A few days ago, some DEN friends and I got in on the Beta test of a new “walkie talkie” video app called Glide. I invited many more, but they closed the Beta testing right after we got in. The premise is that we can connect with Facebook friends and send short video messages to individuals or groups of people. It works much like the private message function in Facebook, only with video.
One of the things we learned quickly (and seem to forget as we go along) is that the video will automatically shut down at around 45 seconds. Now, in this instance you have two choices: A) You can pick up where you left off and make a string of separate videos to get your point across, or B) You can learn how to say things in 45 seconds or less.
As I was catching up on 3 or 4 videos this morning my mind started circling back to the way our students communicate. Quick. Easy. Short. Code. Email is way too slow these days. Even Facebook has been hijacked by us “older” folks. They don’t want a social network they have to share with their grandparents. Twitter is the site of choice, and one of (if not THE) fasted growing social media sites in the world.
Discovery Education has been on top of this long before it was a trend. In our early days of training we were taught to show video clips rather than entire videos. And even with a 4 or 5 minute video, break it up. Stop it. Talk about it. Ask questions. Then start it again. We even learned how to embed video in PowerPoint (so 37 seconds ago) that would include all the controls we needed to stop and start the video without losing it to the next slide.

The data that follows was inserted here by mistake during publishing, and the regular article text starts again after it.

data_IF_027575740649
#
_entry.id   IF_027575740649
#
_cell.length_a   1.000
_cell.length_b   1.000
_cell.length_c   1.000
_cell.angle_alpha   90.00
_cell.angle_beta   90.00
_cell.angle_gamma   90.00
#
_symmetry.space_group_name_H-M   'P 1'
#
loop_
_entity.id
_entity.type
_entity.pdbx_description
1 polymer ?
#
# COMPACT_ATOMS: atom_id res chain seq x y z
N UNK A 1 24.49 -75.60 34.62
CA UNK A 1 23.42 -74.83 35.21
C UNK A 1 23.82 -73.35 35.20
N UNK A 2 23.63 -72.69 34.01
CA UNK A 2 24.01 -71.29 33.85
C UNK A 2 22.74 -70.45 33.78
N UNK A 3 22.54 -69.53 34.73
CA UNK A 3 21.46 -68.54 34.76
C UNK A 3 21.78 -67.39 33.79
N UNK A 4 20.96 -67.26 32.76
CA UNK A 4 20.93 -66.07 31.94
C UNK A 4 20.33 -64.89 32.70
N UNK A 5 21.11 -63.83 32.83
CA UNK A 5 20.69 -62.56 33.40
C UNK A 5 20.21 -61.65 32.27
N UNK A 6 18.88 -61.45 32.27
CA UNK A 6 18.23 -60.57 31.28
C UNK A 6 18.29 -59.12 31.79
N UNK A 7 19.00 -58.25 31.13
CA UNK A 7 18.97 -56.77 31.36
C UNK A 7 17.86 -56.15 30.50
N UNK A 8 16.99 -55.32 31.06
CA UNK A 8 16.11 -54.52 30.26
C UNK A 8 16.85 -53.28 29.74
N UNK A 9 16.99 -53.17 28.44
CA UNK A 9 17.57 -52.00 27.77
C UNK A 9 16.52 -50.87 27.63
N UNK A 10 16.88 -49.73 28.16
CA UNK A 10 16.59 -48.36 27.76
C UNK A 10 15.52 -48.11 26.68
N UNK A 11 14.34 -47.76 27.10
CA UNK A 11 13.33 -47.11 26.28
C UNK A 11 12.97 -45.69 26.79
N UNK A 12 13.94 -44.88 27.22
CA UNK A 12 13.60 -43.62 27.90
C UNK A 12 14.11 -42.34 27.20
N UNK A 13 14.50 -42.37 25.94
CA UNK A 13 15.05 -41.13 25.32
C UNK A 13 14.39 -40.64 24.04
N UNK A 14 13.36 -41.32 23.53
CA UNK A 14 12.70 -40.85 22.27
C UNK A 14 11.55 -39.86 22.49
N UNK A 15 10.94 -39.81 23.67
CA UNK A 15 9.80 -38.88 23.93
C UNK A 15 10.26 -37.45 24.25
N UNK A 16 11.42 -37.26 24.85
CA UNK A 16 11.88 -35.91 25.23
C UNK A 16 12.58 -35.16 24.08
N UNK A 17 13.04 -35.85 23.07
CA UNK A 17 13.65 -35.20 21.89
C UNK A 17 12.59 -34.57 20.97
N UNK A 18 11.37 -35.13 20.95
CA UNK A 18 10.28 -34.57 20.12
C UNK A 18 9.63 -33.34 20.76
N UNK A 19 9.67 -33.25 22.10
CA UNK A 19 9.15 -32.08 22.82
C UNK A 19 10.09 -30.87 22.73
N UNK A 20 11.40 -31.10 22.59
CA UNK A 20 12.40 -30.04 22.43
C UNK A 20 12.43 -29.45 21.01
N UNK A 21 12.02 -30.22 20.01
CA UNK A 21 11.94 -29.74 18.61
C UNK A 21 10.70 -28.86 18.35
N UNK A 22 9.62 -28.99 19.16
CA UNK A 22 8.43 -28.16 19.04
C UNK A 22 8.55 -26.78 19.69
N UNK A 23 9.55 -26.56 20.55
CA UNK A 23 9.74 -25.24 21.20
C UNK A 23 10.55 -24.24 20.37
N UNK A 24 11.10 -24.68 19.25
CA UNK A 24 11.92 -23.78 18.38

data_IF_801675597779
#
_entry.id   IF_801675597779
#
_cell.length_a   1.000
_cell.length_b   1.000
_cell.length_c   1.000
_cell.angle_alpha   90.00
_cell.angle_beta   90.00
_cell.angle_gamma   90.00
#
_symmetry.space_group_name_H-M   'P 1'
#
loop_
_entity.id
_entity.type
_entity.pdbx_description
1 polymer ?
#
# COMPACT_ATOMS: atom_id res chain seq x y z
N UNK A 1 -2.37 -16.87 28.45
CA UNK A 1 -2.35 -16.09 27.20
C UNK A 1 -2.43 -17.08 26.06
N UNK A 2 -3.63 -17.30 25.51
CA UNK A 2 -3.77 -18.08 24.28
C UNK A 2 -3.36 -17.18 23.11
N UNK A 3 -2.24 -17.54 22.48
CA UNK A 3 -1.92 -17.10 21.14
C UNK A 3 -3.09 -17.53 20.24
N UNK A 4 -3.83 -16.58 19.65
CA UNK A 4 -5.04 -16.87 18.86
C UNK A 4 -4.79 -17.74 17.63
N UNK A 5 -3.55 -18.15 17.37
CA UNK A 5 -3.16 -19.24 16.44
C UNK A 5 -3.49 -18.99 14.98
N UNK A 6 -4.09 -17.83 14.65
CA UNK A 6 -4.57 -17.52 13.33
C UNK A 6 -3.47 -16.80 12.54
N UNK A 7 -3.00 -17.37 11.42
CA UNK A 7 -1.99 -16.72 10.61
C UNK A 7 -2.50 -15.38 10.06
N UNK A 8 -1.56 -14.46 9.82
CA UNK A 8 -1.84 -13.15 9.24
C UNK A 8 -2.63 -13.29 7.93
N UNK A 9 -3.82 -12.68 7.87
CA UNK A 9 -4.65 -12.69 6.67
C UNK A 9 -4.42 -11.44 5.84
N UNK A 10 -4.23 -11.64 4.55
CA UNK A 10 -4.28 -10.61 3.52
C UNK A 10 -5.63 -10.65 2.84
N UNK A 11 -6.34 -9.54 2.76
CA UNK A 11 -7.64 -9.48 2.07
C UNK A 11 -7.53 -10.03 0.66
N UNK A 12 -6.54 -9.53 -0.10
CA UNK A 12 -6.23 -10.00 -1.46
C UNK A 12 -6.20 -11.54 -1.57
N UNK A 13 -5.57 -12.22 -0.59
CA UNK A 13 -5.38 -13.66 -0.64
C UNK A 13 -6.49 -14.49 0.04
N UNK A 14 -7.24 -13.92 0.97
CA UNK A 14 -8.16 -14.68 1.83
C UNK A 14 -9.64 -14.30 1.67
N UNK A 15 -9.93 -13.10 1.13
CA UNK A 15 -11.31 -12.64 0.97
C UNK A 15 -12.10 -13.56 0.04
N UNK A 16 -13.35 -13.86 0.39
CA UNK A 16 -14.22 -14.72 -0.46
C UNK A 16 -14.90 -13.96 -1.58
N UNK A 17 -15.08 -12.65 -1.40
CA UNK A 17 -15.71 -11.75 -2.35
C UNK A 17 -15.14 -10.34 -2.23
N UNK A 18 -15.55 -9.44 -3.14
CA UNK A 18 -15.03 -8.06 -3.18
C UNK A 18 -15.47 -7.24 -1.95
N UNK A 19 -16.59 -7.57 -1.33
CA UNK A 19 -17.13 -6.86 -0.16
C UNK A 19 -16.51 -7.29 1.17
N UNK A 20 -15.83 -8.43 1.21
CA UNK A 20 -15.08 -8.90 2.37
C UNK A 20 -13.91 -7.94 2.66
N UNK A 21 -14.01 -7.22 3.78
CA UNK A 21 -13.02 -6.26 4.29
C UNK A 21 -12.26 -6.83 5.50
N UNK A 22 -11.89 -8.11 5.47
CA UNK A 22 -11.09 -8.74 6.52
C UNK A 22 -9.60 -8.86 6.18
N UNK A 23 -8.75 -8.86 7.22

Twitter limits you to 140 characters. Shorter if you are retweeting or quoting someone. Now we have Vine, a video client for Twitter that only allows you to record 6 seconds of content. I haven’t used it yet, but I’ve seen some things created with it, and they are wonderful.
I’ve downloaded Cesar Kurivama’s app that records 1 second every day. You really should watch his TED Talk here. Imagine it. Telling the story of your month. Or your year. Or your life in 1-second video clips. One for each day. It reminds me of a workshop conducted by Hall Davidson some time back where he had 1 and 2 second video clips embedded in his teaching as reinforcers of content.
I’m creating videos for teachers that are 8 to 10 minutes long as part of my Coffee Time series for the teachers at our school. These seem to be about right for the 30 and older crowd. But I wonder if they are, in fact, too long for new teachers in their twenties? Can I cut those in half and still teach all of the content?
I’m also making 2 or 3 minute videos for our kids related to an iPad Photo Tips project we are doing this year. Are they too long for high school students? Can I crop that down to 30 seconds or less and still get my main points across? How much of it is superflous talk just to hear me speak?
I think we are just scratching the surface of micro-teaching. And there is so little professional development geared to helping us do that.
What about you? As you create videos in your class, or download Discovery Education clips, or show YouTube videos, are you working to get those down as short as possible and still get the teaching in? Are you challenging your students to create a 6-second teaching video? Have you tried it for yourself? What tools are you using?
Leave some comments below. Micro-comments…